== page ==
LETS TALK LABOR

It is no secret that there’s a labor shortage in our industry, the jobs numbers released recently show employers scrambling to fill positions. Publications in our industry have been bemoaning this fact for the better part of a decade, since home construction bottomed out in 2011. And while there are many great ideas on how to address the issue: incentivizing young people to enter the industry with new technologies and higher wages, re-establishing trade schools as an alternative to college, and keeping experienced contractors from aging out of the workforce, we have yet to start to turn the tide. This week we’re going to discuss this issue a little more in-depth, and talk about how technology may be the answer at all levels of the issue.

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LONG AND SHORT OF THE SHORTAGE

There are many factors that precipitated the situation we’re in now. The contraction of the home-building market after the Great Recession sent many skilled laborers looking for other employment. An emphasis on college over trade schools has kept many young people from exploring the industry. Some employers also see an issue with opioids and other drug use disqualifying many candidates. Addressing these issues is an undertaking that the entire industry needs to pitch in on. Getting into career fairs and partnering with schools to talk to candidates before they make their post-high school decisions is a start. Making the industry attractive to young people through the integration of technology and adapting to new work cultures is another important step.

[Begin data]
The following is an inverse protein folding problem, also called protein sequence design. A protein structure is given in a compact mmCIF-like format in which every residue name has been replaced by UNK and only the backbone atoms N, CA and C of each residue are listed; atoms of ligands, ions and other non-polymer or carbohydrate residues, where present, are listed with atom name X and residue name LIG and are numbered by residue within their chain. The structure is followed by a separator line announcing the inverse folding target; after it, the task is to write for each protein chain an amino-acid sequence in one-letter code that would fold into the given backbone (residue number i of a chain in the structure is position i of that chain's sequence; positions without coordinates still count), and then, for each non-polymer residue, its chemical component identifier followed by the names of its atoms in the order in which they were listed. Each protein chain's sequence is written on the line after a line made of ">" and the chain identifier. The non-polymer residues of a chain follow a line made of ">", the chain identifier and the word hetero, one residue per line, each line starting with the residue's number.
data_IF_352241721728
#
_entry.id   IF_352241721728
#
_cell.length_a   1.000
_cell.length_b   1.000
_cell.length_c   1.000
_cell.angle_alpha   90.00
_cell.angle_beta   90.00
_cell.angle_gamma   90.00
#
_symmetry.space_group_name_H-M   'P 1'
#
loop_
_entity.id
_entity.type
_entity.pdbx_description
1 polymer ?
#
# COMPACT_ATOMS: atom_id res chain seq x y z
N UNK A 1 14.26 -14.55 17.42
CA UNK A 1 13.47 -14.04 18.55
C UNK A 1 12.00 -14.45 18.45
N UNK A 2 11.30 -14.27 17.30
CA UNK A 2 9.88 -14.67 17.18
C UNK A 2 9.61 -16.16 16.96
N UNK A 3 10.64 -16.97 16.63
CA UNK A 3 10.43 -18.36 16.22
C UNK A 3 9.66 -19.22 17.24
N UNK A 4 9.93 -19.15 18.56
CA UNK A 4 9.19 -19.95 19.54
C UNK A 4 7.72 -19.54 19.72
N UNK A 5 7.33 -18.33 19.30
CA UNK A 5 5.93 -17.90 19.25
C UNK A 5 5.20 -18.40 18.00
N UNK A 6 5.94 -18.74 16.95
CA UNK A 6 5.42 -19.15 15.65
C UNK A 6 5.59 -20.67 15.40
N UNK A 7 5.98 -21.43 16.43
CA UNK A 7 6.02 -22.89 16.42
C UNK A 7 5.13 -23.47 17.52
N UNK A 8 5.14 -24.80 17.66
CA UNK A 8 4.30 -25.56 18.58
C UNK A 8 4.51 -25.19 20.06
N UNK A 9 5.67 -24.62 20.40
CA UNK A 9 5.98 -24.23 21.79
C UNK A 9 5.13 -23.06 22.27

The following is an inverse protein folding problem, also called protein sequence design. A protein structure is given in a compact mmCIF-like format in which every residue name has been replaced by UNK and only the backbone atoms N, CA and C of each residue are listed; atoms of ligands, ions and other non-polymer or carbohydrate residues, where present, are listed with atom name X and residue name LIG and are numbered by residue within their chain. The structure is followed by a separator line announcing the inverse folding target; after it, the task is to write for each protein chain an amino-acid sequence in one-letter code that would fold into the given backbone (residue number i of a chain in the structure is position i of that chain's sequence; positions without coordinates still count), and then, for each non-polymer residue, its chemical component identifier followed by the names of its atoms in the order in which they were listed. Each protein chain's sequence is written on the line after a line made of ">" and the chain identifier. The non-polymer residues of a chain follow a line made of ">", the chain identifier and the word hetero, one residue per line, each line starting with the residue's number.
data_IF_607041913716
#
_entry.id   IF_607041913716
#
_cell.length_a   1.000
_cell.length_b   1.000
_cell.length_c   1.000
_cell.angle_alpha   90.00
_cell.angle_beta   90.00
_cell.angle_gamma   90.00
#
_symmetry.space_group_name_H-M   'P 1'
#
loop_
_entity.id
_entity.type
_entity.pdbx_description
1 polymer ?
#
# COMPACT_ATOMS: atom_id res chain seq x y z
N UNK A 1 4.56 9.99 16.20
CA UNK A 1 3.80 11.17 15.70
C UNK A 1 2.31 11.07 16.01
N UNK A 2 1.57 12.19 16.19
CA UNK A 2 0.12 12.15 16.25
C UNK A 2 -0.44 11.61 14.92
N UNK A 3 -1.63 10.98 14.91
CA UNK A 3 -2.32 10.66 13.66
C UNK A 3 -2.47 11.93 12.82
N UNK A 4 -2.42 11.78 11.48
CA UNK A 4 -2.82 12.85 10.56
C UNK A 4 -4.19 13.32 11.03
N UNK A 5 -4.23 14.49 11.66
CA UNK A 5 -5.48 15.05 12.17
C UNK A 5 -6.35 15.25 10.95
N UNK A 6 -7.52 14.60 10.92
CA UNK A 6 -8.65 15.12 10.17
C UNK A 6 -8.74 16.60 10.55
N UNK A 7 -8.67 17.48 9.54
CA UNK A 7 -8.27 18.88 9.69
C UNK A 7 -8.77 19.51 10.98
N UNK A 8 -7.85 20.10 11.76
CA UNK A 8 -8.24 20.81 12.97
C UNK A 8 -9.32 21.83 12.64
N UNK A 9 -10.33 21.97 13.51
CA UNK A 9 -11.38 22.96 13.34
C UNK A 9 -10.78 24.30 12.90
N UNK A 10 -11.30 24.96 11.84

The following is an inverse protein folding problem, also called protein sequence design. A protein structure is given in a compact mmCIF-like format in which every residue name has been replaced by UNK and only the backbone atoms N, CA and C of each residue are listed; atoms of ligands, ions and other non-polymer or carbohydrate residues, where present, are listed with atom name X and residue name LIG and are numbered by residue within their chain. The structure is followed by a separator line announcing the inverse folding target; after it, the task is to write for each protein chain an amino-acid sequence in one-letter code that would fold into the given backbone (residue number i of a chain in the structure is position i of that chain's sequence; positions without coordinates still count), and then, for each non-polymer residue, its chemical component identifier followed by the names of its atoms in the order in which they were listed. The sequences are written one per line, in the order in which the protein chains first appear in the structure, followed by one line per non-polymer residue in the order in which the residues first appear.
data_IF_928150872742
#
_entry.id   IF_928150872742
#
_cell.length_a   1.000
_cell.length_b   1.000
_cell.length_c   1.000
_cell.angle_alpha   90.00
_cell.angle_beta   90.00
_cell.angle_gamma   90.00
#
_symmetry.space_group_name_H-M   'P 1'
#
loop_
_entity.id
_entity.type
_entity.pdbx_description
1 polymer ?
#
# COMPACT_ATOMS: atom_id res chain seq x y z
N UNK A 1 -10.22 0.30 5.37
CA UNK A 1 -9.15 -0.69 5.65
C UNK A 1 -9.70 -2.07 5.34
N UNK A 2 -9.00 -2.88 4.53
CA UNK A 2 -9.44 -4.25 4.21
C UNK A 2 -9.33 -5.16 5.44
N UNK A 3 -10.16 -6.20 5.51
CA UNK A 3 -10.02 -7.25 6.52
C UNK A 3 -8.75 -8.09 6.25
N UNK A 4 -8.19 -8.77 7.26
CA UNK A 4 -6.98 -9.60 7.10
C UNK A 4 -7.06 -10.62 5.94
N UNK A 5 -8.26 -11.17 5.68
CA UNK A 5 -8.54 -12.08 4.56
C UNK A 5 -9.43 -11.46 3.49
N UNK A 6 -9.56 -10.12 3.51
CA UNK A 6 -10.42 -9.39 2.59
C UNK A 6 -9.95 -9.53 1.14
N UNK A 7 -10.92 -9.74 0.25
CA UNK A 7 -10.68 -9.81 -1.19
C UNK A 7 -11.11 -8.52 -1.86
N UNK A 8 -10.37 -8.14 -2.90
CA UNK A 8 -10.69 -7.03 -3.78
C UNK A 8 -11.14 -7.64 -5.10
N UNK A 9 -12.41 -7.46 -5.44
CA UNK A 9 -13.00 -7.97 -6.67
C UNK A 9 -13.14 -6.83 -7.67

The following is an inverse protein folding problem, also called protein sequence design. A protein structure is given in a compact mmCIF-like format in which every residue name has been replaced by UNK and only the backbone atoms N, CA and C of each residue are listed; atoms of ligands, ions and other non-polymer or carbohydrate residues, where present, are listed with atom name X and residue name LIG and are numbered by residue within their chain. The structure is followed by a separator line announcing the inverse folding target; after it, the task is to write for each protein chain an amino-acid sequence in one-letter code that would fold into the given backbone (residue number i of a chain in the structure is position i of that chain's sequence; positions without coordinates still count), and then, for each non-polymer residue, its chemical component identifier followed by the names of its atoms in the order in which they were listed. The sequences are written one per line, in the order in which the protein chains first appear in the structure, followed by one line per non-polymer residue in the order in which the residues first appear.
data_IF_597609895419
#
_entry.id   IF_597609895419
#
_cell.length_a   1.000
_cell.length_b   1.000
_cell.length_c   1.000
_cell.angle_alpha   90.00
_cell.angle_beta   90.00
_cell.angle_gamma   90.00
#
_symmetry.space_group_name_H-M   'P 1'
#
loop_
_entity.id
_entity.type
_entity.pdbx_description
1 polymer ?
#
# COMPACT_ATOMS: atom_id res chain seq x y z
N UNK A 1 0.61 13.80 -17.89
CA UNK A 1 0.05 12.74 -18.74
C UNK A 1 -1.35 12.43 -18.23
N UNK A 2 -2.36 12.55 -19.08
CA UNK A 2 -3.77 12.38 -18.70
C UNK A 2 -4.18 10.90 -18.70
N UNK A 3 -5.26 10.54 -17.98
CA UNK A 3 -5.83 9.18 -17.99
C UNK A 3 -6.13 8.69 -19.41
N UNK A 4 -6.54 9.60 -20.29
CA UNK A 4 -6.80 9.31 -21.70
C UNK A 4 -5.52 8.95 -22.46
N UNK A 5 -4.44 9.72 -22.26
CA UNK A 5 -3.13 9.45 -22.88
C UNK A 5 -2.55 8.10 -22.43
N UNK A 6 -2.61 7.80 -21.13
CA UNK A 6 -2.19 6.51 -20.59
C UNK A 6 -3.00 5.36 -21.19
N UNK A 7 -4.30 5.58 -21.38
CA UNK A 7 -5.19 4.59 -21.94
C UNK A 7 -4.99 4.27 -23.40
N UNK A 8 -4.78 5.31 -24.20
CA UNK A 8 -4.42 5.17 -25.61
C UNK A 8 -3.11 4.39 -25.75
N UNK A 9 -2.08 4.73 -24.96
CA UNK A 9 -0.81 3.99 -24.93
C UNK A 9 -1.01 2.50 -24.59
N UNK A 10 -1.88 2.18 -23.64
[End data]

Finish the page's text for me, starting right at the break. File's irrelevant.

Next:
AGE IN THE INDUSTRY

Besides being able to recruit new talent into the industry, we also have a problem with losing the talent we already have. The average age in the roofing industry in 2019 was 37.4 years of age and it has not been trending down. Even as many of the older souls move into less physically intensive positions in their companies, much of the basic work of contracting is hard on the body. Making sure these talented individuals don’t injure themselves needlessly, or get to the point where they cannot continue working is something that technology can address as well.

HOW TECH CAN HELP

JasonWDrone

This may be a situation where to a hammer, everything looks like a nail, but we believe greater adoption of technology in the roofing industry can solve most of our labor issues. Besides our own software, there are many solutions in the industry that address the pain points that keep young people out. Mounds of paperwork, terrible lead tracking, problems paying out commissions– all can be addressed with CRMs. RoofSnap uses aerial imagery and intuitive, CAD-like draw tools that many millennials are familiar with to speed up the estimation and sales process. We also keep your sales team off of the roof, allowing older estimators to stay in the industry longer. While tech can’t hire talent for you (well, iHireConstruction.com may beg to differ) it can make your company one that attracts and retains skilled employees of all ages, and in our current climate that is a key to success.

Again, the labor shortage we’re experiencing is something we’ll need to address as an industry. Sharing solutions like Reliant Roofing’s training programs down in Florida is a great start. Exploring different technologies is a must as well. There’s healthy competition in the Roofing Industry and in the technology sector as well, but making sure that we can all play makes the game more fun.

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